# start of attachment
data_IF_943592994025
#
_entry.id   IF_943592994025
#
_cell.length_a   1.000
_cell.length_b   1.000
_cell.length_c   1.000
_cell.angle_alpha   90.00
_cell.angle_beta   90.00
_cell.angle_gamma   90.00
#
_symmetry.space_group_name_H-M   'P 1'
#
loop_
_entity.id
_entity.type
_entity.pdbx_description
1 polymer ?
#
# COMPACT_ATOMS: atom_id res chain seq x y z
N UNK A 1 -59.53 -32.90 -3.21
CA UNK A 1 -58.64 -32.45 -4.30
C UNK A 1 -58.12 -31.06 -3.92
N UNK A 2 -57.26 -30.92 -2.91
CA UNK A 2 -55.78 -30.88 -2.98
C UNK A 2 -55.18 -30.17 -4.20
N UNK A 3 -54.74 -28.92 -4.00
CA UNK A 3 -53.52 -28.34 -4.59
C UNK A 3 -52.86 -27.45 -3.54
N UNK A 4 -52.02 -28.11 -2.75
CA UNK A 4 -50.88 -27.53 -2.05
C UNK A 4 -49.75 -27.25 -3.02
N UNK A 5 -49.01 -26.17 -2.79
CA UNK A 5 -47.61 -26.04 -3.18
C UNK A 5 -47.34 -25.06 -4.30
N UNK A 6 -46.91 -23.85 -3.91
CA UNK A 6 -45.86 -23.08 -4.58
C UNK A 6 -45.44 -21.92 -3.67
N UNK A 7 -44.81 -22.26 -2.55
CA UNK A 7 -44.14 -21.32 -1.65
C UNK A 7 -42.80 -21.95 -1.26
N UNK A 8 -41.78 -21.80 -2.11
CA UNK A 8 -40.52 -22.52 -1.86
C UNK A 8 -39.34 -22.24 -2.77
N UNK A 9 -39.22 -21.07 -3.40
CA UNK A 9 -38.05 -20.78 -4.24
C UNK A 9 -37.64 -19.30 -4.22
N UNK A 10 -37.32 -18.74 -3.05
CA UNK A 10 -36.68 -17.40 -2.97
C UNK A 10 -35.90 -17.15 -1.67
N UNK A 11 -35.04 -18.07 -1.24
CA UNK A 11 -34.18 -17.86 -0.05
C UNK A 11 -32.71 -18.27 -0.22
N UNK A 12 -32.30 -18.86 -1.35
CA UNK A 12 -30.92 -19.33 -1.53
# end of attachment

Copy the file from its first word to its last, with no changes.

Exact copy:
data_IF_943592994025
#
_entry.id   IF_943592994025
#
_cell.length_a   1.000
_cell.length_b   1.000
_cell.length_c   1.000
_cell.angle_alpha   90.00
_cell.angle_beta   90.00
_cell.angle_gamma   90.00
#
_symmetry.space_group_name_H-M   'P 1'
#
loop_
_entity.id
_entity.type
_entity.pdbx_description
1 polymer ?
#
# COMPACT_ATOMS: atom_id res chain seq x y z
N UNK A 1 -59.53 -32.90 -3.21
CA UNK A 1 -58.64 -32.45 -4.30
C UNK A 1 -58.12 -31.06 -3.92
N UNK A 2 -57.26 -30.92 -2.91
CA UNK A 2 -55.78 -30.88 -2.98
C UNK A 2 -55.18 -30.17 -4.20
N UNK A 3 -54.74 -28.92 -4.00
CA UNK A 3 -53.52 -28.34 -4.59
C UNK A 3 -52.86 -27.45 -3.54
N UNK A 4 -52.02 -28.11 -2.75
CA UNK A 4 -50.88 -27.53 -2.05
C UNK A 4 -49.75 -27.25 -3.02
N UNK A 5 -49.01 -26.17 -2.79
CA UNK A 5 -47.61 -26.04 -3.18
C UNK A 5 -47.34 -25.06 -4.30
N UNK A 6 -46.91 -23.85 -3.91
CA UNK A 6 -45.86 -23.08 -4.58
C UNK A 6 -45.44 -21.92 -3.67
N UNK A 7 -44.81 -22.26 -2.55
CA UNK A 7 -44.14 -21.32 -1.65
C UNK A 7 -42.80 -21.95 -1.26
N UNK A 8 -41.78 -21.80 -2.11
CA UNK A 8 -40.52 -22.52 -1.86
C UNK A 8 -39.34 -22.24 -2.77
N UNK A 9 -39.22 -21.07 -3.40
CA UNK A 9 -38.05 -20.78 -4.24
C UNK A 9 -37.64 -19.30 -4.22
N UNK A 10 -37.32 -18.74 -3.05
CA UNK A 10 -36.68 -17.40 -2.97
C UNK A 10 -35.90 -17.15 -1.67
N UNK A 11 -35.04 -18.07 -1.24
CA UNK A 11 -34.18 -17.86 -0.05
C UNK A 11 -32.71 -18.27 -0.22
N UNK A 12 -32.30 -18.86 -1.35
CA UNK A 12 -30.92 -19.33 -1.53